School of Physics and Astrophysics

Postgraduate research profiles


Rebecca Fuller

Phone: (+61 8) 6488 4441


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Rebecca Fuller


Relaxation and properties of in fine magnetic particles


Research has involved synthesis of FePt nanoparticles and new transition and rare earth thiacalixarene clusters. Fundamental properties and magnetic relaxation of these systems has been investigated through SQUID magnetometry.

Why my research is important

As particle size decreases it becomes energetically unfavourable to form domain walls in the system. Stoner and Wohlfarth and NĂ©el pioneered research in the middle of the last century into a model for describing magnetic reversal of these single domain systems. This has become a prominent field of active research. In recent times vast improvements in fabrication of nano-sized materials has occurred. This has provided researchers with greater access to materials which are typically single domain. These particles tend to exhibit properties that differ greatly to their bulk analogues. The rapid development of these materials has largely arisen out of possible technological applications including high density magnetic storage, biomedical sensors, catalysis and new electronic devices including qubits in quantum computers. Besides applications these materials have also provided a means for understanding the fundamental nature of materials. These include magnetic reversal by quantum tunnelling and the effect of surface spins on the magnetic properties of the particle. Experimentally nanoparticles are complicated systems as their physical properties are governed by a number of parameters which affect the structure and magnetic properties of the system. To overcome this further reduction in size of the system can be achieved through fabrication of small molecular clusters. A range of systems exist, in this dissertation only clusters consisting of metal ion centers complexed with ligands are of relevance. These materials allow the magnetic interaction between metal ion centers to be observed. One classical example is copper acetate where spin-spin interactions are observed. Since the direct effect of structure on magnetic properties was observed, scientists have developed these systems to enhance these features. These complexes behave as single domain systems in the same manner as nanoparticles where magnetisation is the result of the intrinsic property of the molecular unit. Thus like nanoparticles molecular systems are ideal for applications in magnetic storage as well as studying fundamental properties like quantum tunnelling.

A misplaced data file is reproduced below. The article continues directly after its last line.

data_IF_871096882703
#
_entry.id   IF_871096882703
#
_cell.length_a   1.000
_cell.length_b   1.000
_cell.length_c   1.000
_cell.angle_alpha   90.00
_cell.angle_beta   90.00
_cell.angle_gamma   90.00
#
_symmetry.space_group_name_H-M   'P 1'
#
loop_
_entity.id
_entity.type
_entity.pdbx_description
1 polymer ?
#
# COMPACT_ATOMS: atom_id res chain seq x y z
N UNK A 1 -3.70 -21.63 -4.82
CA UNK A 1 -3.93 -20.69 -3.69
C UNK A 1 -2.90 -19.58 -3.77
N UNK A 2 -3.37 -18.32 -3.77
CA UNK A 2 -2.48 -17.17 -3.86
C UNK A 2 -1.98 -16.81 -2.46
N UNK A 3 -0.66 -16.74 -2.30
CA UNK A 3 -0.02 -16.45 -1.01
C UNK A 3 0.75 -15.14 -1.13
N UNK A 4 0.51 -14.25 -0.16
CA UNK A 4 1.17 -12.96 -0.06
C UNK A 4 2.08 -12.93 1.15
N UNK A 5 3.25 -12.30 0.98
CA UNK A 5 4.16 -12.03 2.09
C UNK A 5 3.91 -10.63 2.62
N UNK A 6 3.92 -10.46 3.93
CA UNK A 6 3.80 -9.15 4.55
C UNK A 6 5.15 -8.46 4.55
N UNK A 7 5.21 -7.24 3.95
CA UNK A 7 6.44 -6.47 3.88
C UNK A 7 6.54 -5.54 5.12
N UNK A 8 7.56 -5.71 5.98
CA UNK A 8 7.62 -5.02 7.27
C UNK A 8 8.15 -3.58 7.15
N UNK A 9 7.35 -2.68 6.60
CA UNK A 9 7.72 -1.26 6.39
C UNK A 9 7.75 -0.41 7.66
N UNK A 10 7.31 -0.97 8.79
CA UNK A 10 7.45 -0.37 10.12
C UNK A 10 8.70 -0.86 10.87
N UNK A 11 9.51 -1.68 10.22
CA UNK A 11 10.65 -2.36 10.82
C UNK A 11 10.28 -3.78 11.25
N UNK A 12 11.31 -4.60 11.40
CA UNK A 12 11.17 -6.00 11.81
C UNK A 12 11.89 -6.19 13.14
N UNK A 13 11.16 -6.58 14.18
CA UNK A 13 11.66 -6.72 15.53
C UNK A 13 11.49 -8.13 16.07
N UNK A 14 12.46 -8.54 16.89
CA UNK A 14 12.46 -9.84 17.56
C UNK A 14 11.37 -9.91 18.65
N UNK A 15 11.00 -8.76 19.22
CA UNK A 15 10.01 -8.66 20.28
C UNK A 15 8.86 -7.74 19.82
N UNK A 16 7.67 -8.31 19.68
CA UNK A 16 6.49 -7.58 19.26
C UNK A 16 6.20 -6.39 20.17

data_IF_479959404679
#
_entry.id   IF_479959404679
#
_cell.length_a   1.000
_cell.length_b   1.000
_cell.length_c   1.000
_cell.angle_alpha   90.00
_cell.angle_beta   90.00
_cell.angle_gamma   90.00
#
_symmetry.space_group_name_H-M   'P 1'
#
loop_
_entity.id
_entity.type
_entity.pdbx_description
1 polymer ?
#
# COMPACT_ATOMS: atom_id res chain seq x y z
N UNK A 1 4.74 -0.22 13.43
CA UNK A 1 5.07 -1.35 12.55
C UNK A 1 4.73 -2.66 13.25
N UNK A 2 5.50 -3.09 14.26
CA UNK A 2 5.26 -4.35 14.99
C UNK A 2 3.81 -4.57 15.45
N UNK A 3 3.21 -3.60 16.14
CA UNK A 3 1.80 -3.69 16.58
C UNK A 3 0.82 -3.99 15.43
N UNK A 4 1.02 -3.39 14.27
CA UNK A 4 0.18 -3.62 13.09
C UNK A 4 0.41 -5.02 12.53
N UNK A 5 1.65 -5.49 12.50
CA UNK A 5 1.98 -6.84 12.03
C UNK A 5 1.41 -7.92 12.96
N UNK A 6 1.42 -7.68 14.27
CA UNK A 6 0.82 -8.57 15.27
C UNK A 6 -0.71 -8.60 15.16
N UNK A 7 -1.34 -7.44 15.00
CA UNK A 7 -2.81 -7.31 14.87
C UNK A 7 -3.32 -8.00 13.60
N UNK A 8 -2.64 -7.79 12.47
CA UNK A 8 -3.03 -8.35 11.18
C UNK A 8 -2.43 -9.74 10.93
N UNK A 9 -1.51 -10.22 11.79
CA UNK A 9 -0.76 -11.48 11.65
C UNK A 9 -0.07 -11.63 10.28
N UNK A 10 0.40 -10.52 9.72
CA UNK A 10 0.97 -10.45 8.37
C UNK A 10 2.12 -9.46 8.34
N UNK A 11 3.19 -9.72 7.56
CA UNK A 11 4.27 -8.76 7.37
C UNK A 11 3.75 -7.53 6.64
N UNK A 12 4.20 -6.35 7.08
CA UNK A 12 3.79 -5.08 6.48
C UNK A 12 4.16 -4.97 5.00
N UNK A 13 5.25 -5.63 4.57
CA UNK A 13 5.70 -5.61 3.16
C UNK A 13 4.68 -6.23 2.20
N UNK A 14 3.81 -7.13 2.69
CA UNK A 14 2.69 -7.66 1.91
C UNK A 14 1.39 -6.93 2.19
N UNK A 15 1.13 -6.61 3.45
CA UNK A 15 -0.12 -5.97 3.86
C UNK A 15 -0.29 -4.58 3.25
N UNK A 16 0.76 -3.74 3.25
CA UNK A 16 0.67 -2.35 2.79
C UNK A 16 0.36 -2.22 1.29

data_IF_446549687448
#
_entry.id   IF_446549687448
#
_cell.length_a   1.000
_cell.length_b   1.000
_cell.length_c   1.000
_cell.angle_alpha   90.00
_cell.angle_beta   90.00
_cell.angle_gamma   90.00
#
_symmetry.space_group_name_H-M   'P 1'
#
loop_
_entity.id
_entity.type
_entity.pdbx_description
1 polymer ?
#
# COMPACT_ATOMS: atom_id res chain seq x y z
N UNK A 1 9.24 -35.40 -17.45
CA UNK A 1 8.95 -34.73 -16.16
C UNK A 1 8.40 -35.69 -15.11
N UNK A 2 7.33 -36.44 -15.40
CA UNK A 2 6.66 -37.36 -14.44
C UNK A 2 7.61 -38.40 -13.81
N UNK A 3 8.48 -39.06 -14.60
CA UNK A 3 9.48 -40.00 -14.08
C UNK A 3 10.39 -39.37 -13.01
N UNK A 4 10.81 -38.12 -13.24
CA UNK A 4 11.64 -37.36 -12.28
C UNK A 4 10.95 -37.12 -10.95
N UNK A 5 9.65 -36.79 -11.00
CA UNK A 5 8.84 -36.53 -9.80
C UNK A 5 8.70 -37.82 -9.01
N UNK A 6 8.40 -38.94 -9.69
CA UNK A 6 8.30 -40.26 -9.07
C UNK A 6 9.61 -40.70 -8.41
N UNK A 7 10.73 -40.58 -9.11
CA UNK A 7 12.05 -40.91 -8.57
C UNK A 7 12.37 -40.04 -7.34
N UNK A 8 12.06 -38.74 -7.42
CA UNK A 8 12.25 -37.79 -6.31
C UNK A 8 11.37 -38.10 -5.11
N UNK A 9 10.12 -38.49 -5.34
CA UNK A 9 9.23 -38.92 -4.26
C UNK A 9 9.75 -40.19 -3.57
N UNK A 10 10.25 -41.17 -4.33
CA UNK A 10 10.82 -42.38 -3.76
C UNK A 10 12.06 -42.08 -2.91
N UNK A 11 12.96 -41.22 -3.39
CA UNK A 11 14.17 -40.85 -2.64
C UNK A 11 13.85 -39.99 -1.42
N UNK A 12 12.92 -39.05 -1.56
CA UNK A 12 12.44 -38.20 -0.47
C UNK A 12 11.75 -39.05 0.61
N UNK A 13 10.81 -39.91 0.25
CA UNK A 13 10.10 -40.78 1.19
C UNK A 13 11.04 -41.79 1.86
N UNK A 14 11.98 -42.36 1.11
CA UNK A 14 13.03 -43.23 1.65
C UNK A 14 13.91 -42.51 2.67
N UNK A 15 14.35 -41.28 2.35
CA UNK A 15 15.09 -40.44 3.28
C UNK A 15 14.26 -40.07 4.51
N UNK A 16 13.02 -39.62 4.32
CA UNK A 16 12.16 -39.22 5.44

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Last updated:
Monday, 2 August, 2010 2:54 PM